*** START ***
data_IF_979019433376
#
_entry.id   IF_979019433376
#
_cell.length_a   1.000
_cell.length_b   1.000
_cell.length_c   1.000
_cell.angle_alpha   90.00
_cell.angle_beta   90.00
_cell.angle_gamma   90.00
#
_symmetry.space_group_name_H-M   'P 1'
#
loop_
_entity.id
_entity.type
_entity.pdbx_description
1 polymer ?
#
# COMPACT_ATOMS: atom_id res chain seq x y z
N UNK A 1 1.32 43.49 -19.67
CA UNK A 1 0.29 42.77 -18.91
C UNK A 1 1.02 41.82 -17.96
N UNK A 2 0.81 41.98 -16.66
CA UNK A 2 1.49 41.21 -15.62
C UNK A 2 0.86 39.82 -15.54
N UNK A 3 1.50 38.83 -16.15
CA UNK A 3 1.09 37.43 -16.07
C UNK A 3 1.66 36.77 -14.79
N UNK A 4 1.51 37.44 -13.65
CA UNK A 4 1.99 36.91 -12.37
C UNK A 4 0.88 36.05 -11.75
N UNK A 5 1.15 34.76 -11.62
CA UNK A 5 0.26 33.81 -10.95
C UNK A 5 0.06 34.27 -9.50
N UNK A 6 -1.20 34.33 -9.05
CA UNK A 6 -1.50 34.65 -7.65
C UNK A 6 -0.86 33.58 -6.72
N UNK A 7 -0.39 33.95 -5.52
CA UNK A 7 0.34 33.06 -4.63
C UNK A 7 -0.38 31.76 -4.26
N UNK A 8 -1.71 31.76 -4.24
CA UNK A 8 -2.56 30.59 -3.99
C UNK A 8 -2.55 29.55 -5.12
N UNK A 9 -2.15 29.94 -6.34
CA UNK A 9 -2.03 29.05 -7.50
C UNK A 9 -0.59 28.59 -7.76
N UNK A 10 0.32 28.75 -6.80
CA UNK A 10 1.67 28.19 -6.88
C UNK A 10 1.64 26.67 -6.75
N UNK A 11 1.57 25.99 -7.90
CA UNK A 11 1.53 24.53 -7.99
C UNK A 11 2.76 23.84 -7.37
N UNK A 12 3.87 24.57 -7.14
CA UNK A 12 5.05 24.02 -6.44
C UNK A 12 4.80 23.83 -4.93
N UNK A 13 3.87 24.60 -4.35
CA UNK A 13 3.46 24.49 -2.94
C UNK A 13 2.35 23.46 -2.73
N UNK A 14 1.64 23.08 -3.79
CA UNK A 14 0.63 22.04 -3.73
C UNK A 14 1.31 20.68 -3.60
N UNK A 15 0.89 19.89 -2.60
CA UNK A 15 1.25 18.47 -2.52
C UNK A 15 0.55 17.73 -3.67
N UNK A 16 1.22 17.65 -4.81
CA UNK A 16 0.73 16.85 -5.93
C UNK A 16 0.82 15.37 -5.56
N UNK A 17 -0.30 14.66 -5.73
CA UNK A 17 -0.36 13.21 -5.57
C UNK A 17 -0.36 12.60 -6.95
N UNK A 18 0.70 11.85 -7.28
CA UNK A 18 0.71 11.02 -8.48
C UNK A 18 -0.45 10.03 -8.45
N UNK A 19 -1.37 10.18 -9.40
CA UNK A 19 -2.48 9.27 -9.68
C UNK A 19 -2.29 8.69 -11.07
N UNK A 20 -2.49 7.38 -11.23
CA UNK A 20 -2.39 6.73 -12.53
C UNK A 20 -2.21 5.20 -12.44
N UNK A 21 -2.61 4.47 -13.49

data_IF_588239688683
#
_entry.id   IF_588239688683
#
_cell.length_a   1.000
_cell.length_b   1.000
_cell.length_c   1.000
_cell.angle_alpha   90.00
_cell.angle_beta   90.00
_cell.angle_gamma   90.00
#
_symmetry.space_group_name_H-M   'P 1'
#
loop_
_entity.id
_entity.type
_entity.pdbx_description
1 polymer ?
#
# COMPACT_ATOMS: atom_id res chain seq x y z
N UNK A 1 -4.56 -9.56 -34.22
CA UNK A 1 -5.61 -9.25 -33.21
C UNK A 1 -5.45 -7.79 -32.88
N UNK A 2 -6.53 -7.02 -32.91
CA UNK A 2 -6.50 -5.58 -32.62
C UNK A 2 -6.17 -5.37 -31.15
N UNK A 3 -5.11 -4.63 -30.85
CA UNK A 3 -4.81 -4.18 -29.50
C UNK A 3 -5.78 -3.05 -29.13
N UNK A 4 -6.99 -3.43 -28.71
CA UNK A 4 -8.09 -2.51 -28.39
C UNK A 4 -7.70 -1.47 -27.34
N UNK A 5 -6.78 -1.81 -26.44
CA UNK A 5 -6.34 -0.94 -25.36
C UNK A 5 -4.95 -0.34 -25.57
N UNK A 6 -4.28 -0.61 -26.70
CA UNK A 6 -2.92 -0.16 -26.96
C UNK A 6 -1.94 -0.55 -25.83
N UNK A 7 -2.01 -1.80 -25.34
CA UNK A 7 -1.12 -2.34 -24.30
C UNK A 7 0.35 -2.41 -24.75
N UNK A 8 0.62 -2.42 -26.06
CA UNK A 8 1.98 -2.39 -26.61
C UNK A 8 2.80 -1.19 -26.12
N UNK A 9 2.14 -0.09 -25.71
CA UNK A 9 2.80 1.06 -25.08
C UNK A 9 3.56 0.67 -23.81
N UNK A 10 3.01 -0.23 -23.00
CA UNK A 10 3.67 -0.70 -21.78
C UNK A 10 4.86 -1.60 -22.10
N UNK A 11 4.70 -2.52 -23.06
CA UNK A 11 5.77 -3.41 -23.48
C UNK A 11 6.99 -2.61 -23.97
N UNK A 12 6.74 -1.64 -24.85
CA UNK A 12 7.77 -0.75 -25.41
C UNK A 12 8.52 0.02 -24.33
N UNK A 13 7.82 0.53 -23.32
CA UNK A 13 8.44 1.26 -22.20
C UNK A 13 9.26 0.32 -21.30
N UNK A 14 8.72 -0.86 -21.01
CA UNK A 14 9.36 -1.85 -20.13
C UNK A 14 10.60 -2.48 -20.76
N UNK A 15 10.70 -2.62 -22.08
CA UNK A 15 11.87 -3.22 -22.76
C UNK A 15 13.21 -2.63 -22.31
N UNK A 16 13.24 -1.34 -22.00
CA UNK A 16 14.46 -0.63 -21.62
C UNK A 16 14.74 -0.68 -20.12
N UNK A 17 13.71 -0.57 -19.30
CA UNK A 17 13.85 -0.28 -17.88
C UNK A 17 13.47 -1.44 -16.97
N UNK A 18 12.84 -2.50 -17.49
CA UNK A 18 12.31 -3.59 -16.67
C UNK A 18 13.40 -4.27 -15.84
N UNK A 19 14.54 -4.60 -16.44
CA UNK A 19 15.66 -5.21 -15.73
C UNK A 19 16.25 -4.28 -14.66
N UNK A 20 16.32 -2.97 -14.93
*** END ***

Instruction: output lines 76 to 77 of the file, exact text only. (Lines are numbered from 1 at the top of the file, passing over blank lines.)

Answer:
CA UNK A 19 -2.48 9.27 -9.68
C UNK A 19 -2.29 8.69 -11.07